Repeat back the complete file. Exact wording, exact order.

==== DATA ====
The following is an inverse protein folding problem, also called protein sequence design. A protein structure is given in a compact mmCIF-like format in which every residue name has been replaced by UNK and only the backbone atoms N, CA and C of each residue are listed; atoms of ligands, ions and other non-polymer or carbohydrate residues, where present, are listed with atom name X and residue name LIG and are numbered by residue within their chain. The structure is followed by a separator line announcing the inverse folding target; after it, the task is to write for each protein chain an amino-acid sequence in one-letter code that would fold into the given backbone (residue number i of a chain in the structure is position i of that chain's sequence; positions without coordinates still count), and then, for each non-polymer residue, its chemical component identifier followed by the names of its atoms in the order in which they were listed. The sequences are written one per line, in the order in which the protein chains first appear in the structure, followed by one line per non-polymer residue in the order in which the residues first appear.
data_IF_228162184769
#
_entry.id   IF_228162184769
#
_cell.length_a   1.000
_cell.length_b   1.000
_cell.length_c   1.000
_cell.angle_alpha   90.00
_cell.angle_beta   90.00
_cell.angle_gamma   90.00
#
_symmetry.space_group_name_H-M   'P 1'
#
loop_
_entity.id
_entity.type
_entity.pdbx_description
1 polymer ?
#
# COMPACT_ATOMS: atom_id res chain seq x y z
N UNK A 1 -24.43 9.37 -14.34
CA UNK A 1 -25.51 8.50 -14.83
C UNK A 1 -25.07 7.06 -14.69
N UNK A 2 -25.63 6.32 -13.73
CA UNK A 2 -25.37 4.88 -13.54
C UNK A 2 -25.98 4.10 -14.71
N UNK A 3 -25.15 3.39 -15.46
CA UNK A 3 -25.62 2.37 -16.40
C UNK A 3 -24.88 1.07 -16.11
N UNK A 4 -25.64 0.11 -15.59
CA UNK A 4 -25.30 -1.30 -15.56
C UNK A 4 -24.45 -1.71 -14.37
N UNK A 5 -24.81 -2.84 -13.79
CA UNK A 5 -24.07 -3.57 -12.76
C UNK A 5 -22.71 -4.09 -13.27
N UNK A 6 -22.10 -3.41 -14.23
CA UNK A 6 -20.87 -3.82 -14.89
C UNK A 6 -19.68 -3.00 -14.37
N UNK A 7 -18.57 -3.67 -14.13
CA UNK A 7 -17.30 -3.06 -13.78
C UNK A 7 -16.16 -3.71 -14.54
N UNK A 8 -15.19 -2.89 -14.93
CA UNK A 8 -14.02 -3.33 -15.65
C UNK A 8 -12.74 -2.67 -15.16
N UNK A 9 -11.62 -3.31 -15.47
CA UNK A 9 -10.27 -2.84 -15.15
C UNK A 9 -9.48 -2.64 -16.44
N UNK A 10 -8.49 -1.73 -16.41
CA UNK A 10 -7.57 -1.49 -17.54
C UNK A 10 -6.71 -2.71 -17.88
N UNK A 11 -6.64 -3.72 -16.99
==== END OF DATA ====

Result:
The following is an inverse protein folding problem, also called protein sequence design. A protein structure is given in a compact mmCIF-like format in which every residue name has been replaced by UNK and only the backbone atoms N, CA and C of each residue are listed; atoms of ligands, ions and other non-polymer or carbohydrate residues, where present, are listed with atom name X and residue name LIG and are numbered by residue within their chain. The structure is followed by a separator line announcing the inverse folding target; after it, the task is to write for each protein chain an amino-acid sequence in one-letter code that would fold into the given backbone (residue number i of a chain in the structure is position i of that chain's sequence; positions without coordinates still count), and then, for each non-polymer residue, its chemical component identifier followed by the names of its atoms in the order in which they were listed. The sequences are written one per line, in the order in which the protein chains first appear in the structure, followed by one line per non-polymer residue in the order in which the residues first appear.
data_IF_228162184769
#
_entry.id   IF_228162184769
#
_cell.length_a   1.000
_cell.length_b   1.000
_cell.length_c   1.000
_cell.angle_alpha   90.00
_cell.angle_beta   90.00
_cell.angle_gamma   90.00
#
_symmetry.space_group_name_H-M   'P 1'
#
loop_
_entity.id
_entity.type
_entity.pdbx_description
1 polymer ?
#
# COMPACT_ATOMS: atom_id res chain seq x y z
N UNK A 1 -24.43 9.37 -14.34
CA UNK A 1 -25.51 8.50 -14.83
C UNK A 1 -25.07 7.06 -14.69
N UNK A 2 -25.63 6.32 -13.73
CA UNK A 2 -25.37 4.88 -13.54
C UNK A 2 -25.98 4.10 -14.71
N UNK A 3 -25.15 3.39 -15.46
CA UNK A 3 -25.62 2.37 -16.40
C UNK A 3 -24.88 1.07 -16.11
N UNK A 4 -25.64 0.11 -15.59
CA UNK A 4 -25.30 -1.30 -15.56
C UNK A 4 -24.45 -1.71 -14.37
N UNK A 5 -24.81 -2.84 -13.79
CA UNK A 5 -24.07 -3.57 -12.76
C UNK A 5 -22.71 -4.09 -13.27
N UNK A 6 -22.10 -3.41 -14.23
CA UNK A 6 -20.87 -3.82 -14.89
C UNK A 6 -19.68 -3.00 -14.37
N UNK A 7 -18.57 -3.67 -14.13
CA UNK A 7 -17.30 -3.06 -13.78
C UNK A 7 -16.16 -3.71 -14.54
N UNK A 8 -15.19 -2.89 -14.93
CA UNK A 8 -14.02 -3.33 -15.65
C UNK A 8 -12.74 -2.67 -15.16
N UNK A 9 -11.62 -3.31 -15.47
CA UNK A 9 -10.27 -2.84 -15.15
C UNK A 9 -9.48 -2.64 -16.44
N UNK A 10 -8.49 -1.73 -16.41
CA UNK A 10 -7.57 -1.49 -17.54
C UNK A 10 -6.71 -2.71 -17.88
N UNK A 11 -6.64 -3.72 -16.99